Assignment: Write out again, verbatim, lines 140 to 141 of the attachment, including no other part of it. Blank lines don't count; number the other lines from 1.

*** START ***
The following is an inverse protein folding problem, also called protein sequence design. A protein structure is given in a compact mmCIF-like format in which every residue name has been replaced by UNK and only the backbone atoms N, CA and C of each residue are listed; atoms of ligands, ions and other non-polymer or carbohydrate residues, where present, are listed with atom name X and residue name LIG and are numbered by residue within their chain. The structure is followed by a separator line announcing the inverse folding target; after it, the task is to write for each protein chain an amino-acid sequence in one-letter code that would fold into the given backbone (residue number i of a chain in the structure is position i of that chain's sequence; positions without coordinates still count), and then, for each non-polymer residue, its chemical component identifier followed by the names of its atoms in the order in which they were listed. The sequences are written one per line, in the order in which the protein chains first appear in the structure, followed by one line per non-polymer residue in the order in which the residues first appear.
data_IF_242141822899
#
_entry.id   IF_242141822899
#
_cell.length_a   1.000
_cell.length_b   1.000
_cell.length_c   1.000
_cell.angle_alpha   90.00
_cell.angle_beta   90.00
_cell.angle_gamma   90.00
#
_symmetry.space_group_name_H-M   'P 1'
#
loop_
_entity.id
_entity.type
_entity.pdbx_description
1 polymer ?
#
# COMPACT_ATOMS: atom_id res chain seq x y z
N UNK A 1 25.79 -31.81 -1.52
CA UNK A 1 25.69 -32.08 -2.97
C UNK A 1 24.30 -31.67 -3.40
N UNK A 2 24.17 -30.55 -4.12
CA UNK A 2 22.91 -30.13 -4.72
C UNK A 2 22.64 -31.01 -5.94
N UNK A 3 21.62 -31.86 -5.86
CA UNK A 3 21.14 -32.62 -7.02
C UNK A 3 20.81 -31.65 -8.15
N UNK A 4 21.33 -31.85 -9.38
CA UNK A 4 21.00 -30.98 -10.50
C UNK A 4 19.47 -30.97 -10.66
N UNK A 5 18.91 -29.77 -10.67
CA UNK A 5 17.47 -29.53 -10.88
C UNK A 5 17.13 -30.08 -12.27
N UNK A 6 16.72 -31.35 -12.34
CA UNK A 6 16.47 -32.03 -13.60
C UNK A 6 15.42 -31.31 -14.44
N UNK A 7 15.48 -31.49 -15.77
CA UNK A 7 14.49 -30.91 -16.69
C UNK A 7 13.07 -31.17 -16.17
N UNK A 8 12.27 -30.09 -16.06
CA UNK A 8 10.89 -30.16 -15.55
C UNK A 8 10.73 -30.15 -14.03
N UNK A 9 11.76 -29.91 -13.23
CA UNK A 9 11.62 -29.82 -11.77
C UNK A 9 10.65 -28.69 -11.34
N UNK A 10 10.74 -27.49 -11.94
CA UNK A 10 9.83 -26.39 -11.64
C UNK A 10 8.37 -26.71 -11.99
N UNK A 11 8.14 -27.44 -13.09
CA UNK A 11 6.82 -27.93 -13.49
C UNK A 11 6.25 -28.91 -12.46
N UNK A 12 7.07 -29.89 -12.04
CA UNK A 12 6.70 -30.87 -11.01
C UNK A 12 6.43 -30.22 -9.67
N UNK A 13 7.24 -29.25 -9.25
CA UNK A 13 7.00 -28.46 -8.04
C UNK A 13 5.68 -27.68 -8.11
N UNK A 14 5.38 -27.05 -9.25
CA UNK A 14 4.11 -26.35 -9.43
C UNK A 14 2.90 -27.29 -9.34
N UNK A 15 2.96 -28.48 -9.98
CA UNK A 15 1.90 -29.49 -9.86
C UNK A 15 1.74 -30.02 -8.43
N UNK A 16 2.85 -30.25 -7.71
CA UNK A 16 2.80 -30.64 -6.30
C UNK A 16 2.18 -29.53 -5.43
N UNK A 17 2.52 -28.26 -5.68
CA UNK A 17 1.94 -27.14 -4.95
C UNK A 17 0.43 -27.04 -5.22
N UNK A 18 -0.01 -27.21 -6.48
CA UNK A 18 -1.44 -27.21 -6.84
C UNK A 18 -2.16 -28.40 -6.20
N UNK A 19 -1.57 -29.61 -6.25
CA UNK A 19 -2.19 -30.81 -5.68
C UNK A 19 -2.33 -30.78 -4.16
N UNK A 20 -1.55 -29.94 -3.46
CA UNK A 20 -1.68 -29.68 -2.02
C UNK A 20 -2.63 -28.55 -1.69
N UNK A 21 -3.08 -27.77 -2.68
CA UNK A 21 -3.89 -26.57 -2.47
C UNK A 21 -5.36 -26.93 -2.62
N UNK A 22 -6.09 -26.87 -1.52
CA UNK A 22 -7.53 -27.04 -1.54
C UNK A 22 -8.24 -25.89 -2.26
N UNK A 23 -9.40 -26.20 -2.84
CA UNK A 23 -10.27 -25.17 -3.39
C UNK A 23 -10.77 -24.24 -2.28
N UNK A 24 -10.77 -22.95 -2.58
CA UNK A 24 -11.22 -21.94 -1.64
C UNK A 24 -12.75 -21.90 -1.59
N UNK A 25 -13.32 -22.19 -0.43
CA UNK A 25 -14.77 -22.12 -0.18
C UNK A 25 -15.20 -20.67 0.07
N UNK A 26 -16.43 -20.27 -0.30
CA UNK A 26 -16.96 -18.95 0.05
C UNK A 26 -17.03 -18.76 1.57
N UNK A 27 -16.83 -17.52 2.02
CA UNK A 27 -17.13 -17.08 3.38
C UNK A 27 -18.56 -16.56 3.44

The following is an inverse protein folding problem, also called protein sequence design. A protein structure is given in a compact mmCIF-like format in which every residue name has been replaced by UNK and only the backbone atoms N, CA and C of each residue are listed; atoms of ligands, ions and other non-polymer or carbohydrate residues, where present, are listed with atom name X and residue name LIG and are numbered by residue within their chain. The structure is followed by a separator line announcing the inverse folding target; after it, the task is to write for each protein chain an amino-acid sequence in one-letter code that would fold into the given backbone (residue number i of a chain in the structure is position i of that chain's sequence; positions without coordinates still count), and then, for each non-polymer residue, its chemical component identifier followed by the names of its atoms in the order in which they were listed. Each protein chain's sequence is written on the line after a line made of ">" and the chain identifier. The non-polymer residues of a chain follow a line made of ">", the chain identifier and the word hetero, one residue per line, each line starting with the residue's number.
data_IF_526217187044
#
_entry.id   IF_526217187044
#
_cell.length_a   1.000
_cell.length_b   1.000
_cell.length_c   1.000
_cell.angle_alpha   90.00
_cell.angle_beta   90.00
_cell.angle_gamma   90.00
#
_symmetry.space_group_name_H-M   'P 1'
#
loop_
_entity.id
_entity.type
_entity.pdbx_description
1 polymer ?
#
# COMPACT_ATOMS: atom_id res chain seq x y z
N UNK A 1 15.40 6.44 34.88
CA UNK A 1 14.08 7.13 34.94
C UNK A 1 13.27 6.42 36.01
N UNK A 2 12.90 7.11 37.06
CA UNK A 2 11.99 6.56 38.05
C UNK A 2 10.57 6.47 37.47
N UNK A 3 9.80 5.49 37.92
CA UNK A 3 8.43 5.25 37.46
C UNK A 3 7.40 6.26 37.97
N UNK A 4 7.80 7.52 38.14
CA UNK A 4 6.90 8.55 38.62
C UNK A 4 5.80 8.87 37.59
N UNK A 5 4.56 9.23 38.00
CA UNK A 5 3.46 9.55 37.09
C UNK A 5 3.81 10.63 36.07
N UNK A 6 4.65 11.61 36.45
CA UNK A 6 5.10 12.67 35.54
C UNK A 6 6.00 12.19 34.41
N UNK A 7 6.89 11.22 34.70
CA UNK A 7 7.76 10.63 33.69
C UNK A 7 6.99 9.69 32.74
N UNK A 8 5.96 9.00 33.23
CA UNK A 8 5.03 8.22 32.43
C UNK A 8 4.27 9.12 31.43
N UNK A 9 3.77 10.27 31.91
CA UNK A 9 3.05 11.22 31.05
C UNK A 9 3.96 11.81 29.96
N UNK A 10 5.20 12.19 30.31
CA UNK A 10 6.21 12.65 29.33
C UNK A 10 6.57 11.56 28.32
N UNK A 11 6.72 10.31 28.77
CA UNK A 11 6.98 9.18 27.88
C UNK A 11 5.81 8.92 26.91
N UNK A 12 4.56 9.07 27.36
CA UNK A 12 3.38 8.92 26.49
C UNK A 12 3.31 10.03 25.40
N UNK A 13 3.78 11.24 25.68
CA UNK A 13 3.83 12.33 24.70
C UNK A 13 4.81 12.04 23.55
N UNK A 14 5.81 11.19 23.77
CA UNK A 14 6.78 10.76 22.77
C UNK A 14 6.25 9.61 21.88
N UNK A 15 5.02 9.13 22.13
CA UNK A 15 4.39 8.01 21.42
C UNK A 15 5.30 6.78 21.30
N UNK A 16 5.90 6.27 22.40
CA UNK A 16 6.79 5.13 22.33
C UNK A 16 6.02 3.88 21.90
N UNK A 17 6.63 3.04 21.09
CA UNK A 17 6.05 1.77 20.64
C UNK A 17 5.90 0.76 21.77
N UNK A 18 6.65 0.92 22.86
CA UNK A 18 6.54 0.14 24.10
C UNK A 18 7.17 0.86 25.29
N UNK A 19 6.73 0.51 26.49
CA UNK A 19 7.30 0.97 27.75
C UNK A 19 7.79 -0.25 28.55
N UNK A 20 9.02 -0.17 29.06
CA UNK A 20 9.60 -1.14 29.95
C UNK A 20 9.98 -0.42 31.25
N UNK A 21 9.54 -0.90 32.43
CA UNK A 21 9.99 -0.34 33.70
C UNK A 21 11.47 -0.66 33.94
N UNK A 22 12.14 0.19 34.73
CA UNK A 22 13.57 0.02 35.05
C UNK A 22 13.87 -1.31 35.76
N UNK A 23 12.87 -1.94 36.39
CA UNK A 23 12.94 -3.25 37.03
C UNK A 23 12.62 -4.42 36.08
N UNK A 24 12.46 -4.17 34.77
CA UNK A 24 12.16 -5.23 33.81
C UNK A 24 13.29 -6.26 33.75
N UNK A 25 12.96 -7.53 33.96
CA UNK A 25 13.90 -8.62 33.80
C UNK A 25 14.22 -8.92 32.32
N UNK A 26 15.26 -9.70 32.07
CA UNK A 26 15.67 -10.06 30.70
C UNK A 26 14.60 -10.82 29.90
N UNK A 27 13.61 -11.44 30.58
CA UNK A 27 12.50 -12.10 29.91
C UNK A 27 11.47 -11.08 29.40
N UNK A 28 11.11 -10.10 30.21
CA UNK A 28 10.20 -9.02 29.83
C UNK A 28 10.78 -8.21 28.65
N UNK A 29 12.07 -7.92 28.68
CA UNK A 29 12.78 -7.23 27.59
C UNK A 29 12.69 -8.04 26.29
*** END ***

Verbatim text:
CA UNK A 6 5.10 12.67 35.54
C UNK A 6 6.00 12.19 34.41